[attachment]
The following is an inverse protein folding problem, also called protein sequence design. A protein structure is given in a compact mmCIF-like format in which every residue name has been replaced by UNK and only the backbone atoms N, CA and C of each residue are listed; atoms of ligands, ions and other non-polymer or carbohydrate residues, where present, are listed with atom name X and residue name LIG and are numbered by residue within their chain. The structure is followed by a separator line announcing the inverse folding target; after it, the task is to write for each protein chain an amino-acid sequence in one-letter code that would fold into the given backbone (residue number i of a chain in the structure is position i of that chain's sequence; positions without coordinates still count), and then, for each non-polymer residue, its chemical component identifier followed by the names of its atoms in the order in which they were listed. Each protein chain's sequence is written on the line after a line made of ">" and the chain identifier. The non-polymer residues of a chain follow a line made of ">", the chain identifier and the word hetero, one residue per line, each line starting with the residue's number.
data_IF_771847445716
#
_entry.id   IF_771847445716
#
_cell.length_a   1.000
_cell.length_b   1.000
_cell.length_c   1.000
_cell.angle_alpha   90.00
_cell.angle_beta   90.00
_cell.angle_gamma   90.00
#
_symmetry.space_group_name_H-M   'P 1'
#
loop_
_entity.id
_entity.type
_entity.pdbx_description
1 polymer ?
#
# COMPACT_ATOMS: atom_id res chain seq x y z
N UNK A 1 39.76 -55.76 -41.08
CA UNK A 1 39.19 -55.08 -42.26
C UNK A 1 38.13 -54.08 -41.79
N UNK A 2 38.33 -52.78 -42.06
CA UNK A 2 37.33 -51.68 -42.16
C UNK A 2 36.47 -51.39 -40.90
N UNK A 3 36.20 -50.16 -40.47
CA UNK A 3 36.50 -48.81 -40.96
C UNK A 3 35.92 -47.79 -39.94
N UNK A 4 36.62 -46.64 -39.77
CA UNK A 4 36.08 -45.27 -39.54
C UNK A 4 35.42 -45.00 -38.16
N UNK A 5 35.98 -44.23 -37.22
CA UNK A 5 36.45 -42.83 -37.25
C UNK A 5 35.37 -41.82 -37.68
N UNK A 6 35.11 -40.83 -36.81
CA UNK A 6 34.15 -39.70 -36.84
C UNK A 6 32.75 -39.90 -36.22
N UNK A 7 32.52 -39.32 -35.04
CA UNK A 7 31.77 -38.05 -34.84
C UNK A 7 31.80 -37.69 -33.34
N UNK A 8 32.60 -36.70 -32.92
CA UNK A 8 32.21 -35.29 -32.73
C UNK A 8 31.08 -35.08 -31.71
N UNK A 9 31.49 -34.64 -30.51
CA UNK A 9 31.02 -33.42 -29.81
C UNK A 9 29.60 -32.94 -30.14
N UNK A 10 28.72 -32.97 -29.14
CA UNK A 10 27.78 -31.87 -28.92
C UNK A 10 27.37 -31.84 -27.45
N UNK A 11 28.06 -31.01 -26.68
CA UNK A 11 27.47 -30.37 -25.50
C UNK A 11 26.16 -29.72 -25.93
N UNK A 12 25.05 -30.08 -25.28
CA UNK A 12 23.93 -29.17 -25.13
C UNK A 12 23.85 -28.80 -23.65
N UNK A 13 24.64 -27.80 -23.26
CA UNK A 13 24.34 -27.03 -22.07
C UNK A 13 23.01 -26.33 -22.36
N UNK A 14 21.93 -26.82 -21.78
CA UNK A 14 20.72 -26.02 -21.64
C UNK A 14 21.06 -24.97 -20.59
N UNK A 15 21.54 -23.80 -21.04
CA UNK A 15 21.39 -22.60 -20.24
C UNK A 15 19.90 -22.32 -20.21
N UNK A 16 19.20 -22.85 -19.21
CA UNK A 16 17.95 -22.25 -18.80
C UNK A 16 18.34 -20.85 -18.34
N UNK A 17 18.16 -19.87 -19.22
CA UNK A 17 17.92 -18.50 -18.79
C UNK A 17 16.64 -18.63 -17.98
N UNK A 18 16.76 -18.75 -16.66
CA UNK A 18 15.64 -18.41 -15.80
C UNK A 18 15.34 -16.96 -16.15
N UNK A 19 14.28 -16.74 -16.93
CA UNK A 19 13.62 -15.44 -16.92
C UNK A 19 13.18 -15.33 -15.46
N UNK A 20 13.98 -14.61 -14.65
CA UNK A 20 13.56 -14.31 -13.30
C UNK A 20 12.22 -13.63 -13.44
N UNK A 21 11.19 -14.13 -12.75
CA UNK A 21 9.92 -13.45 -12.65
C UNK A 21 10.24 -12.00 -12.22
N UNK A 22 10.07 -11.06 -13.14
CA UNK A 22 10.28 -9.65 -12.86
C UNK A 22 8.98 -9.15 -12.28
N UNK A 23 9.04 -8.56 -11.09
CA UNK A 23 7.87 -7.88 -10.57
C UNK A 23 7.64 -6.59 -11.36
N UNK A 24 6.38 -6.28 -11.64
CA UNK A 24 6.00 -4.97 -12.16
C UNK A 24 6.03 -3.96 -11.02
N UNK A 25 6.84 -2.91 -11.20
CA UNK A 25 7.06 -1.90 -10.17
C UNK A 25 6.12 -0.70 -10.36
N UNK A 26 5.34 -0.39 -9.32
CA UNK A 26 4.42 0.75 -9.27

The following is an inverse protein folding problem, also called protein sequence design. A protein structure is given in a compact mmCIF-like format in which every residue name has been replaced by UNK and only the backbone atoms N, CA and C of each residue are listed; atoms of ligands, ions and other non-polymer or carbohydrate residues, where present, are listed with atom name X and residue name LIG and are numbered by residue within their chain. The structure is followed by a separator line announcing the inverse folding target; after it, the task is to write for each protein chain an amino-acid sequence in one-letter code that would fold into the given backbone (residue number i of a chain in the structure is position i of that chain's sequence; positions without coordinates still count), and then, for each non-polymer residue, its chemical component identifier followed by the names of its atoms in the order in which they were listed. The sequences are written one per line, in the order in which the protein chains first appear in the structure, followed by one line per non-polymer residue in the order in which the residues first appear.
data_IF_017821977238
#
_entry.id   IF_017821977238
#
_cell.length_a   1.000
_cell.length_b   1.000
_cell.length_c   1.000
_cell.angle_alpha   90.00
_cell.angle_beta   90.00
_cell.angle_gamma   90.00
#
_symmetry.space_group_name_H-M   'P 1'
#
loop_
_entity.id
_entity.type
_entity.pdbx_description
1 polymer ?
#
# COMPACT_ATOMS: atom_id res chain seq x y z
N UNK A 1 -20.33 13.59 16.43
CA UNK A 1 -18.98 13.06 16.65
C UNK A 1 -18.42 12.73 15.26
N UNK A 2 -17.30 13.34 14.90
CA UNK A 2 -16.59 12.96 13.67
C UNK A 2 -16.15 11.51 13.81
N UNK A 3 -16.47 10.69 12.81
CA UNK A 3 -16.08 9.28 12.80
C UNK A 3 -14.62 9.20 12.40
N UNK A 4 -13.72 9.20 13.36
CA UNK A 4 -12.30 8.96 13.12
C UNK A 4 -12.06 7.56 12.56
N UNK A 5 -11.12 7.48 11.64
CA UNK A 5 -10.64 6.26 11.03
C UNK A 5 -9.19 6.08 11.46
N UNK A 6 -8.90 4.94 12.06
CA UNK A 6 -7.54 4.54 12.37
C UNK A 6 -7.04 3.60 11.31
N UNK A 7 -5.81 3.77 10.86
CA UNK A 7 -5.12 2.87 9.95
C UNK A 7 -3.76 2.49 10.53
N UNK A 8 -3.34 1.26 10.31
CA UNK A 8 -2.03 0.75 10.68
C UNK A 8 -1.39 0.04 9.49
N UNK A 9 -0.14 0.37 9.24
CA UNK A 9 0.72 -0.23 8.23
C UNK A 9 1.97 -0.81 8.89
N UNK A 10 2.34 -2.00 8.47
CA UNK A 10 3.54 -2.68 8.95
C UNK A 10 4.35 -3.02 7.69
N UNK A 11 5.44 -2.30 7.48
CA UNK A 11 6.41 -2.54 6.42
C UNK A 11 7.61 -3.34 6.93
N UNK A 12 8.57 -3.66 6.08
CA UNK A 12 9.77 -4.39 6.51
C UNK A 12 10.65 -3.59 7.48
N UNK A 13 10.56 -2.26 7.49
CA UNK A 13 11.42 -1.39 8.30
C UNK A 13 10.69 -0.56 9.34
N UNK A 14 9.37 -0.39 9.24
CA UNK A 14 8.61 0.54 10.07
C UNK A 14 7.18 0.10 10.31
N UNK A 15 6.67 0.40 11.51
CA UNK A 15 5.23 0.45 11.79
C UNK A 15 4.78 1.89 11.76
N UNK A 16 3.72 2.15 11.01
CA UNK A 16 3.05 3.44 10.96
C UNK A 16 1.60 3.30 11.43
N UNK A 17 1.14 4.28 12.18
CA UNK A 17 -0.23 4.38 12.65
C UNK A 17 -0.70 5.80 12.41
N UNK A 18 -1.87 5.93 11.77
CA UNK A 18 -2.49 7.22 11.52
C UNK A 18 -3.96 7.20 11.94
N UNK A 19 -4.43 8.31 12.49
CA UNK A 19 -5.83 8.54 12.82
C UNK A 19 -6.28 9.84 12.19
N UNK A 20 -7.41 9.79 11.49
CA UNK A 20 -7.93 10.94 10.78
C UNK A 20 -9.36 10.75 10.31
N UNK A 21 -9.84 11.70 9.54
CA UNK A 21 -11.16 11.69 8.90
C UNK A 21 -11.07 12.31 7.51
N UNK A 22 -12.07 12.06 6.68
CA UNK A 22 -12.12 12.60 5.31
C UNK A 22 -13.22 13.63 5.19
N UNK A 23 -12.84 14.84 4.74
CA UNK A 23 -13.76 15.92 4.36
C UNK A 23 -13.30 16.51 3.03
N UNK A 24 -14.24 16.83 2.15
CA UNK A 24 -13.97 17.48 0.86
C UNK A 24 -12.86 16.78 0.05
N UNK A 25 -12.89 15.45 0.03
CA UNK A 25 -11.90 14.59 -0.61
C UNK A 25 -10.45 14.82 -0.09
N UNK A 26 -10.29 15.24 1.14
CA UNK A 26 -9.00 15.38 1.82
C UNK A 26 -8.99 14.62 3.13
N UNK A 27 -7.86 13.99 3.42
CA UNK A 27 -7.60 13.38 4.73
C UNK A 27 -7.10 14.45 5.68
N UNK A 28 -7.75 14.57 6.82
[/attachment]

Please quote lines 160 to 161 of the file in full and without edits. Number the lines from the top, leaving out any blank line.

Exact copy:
CA UNK A 14 8.61 0.54 10.07
C UNK A 14 7.18 0.10 10.31